The Magna Carta Project

Negotiation with the rebels

by Professor Nicholas Vincent

31 May 1215 - 6 June 1215


31 May - 3 Jun 1215


RLP, 142b; RLC, i, 214; Rot.Ob., 551

4 Jun 1215

Odiham (Hampshire)

RLP, 142b

5-6 Jun 1215


RLP, 142b; RLC, i, 214

1-4 Jun 1215


RC, 210b-11, 212; RLP, 146-7; RLC, i, 218-19; Rot.Ob., 554-5

Despite what we must assume was the importance of ongoing discussions this week, very little of significance is recorded in the surviving chancery enrolments. In part this may have been because of the King's political preoccupations. In part, it may have resulted from a hiatus in the recording of royal letters. The several letters this week sent under the King' privy seal suggest that the chancellor, and with him that part of the chancery staff entrusted with the great seal, were elsewhre from at least Friday 5 June.1

Of the King's diplomacy we receive only glimpses. On Sunday 31 May, the King promised protection for those whom John de Lacy, constable of Chester, had received back into the King's peace. The men of William de Harcourt were likewise promised immunity from war-time seizures or 'tenserie'.2 Baldwin Hodinet was promised restoration to the King's grace, and the royal justice, Martin of Pattishall, safe conduct in approaching the King.3 Letters of protection for particular individuals (Master Simon Langton, Adam de Capella, and Herbert 'Snau') perhaps help to identify them as go-betweens, either royalist or baronial.4 Likewise, protections for the Templars suggest the vital role that the military orders now played in passing unmolested between rebel and royalist-held parts of the country.5 It was to Aimery de Saint-Maur, Master of the Knights Templar, that the King entrusted a delicate mission to recover 500 marks of debts owed by the merchants of Ypres in Flanders.6

Bury St Edmunds

The ruins of Bury St Edmunds Abbey

Of specifically military arrangements this week, on 31 May, William de Cantilupe, William de Harcourt and Geoffrey de Neville, sent to take charge of Northampton following the lifting of the rebel siege, were told to heed instructions from the King's clerk, John de Harcourt.7 A knight was sent to the join the garrison of Gloucester under Engelard de Cigogné, and Philip of Worcester, a significant member of the Anglo-Norman elite now ruling in Ireland, was sent to strengthen the defences at Wallingford.8  Fawkes de Breauté, now commanding a significant mercenary force in the Midlands and eastern counties, was ordered to send forty of his Welsh troops to William earl of Salisbury, to reach Salisbury by Tuesday 9 June, taking care that arrangements were made for their wages to be kept up to date.9 There were no seizures this week specifically described as punishment for rebel allegiance, and those transfers of land that were authorized (to William of St John in Surrey and Sussex, to Peter fitz Herbert in Hampshire, and to William de Pavilly in the city of Winchester) may have been routine rather than war-time expedients.10 Instructions were dispatched to Angoulême to appease the local magnate, Aimery de Rochechouart.11 At Windsor, on 3 June, there was an exchange between the King (offering two geese) and Alan of Galway (offering a hunting hound) that suggests continued good relations with the most reliable of King John's allies north of the Scots border.12 On the same day, according to a local chronicle, a major fire engulfed a large part of the town at Bury St Edmund's.13 A day earlier, the King had transferred custody of the vacant abbey to Thomas of Barrow, apparently with no intention as yet of bowing to pressure that he accept Hugh of Northwold as abbot elect, but perhaps because the previous custodian had by now joined the rebels.14 This despite the fact that Hugh himself had received blessing as abbot from Archbishop Langton's protégé, Benedict bishop of Rochester, at Halling Palace on the Medway, on Tuesday 19 May. On the same day as his blessing, Hugh and those assembled at Halling are said to have first heard of the rebel seizure of London, effected two days earlier. On Friday 5 June, having received a letter from the King (not enrolled in chancery) assuring him of imminent recognition as abbot, Hugh of Northwold himself set out for the court at Windsor. What is particularly notable here is that, before 5 June, Hugh is recorded communicating both with Langton and with the rebel barons in London. This surely confirms the suspicion that Langton was widely regarded as a far from neutral bystander to events.15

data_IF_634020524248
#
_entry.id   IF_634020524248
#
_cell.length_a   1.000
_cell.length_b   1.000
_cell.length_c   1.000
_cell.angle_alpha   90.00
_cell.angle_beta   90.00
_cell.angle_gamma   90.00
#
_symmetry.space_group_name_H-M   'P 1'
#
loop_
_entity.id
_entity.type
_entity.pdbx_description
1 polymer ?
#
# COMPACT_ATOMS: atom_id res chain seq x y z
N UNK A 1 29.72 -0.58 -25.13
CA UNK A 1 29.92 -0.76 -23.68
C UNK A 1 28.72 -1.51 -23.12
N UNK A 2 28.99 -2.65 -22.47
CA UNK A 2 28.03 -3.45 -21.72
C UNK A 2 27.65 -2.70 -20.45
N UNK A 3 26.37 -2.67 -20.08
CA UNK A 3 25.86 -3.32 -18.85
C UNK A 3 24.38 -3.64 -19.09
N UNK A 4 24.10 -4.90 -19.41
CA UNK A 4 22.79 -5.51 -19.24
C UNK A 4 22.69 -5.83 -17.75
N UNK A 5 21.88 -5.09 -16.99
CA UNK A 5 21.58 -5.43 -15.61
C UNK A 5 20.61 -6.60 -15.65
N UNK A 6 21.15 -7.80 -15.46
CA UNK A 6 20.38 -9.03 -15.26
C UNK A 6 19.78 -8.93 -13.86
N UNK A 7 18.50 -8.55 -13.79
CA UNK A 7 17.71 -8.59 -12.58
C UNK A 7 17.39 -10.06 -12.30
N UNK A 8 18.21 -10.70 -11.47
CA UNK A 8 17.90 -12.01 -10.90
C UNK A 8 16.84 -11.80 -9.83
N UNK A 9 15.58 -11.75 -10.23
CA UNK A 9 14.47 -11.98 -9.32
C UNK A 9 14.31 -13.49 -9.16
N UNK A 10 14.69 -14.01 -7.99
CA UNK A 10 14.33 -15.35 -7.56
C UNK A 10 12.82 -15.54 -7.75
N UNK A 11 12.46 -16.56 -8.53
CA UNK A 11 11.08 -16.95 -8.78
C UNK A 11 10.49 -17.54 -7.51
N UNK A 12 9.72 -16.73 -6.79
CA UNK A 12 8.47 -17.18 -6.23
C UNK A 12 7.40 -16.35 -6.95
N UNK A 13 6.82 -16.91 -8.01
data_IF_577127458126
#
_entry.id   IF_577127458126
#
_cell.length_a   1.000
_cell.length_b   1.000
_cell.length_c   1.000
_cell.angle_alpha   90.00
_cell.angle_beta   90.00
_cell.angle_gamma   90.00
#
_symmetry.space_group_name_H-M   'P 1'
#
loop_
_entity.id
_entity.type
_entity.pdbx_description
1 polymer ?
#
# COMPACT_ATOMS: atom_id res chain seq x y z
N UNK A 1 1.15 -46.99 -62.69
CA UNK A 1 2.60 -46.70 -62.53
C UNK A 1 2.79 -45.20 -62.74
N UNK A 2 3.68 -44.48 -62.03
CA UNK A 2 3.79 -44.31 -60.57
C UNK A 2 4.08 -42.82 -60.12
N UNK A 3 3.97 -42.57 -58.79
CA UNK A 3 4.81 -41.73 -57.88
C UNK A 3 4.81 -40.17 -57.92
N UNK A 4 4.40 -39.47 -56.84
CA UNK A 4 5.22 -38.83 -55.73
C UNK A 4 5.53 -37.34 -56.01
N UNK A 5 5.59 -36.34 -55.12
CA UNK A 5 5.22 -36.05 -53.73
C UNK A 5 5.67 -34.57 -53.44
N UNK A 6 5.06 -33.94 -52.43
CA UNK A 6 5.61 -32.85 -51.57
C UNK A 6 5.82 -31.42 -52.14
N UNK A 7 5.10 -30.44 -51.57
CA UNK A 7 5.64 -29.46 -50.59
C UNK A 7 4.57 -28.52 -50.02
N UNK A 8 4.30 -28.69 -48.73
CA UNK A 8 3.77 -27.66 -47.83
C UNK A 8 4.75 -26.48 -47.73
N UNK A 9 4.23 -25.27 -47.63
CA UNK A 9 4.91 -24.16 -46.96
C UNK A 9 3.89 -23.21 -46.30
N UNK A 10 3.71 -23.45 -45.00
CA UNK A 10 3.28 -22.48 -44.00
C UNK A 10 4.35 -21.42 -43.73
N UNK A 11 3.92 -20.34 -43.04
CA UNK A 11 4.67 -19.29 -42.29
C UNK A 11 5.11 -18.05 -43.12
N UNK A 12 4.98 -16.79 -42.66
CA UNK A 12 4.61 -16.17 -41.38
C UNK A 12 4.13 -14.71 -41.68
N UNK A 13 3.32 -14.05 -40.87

RLP, 142b; RLC, i, 214.


RLP, 142b.


RLP, 142b.


RLP, 142b; RLC, i, 214.


RLP, 142b, and cf. the trading licences for Templar wool and the release of a Templar ship arrested at Boston (i.e. St Botolph's) in Lincolnshire: RLC, i, 214.


RLP, 142b.


RLC, i, 214.


RLP, 142b; RLC, i, 214.


RLC, i, 214.


RLC, i, 214.


RLC, i, 214.


Rot.Ob., 551.


The Chronicle of Bury St Edmund's 1212-1301, ed. A. Gransden (London, 1964), 2.


RLP, 142b, and cf. The Chronicle of the Election of Hugh Abbot of Bury St Edmunds and Later Bishop of Ely, ed. R.M. Thomson (Oxford, 1974), 81 n.7, 169 n.5.


The Chronicle of the Election of Hugh, ed. Thomson, 166-9.

King John's Diary & Itinerary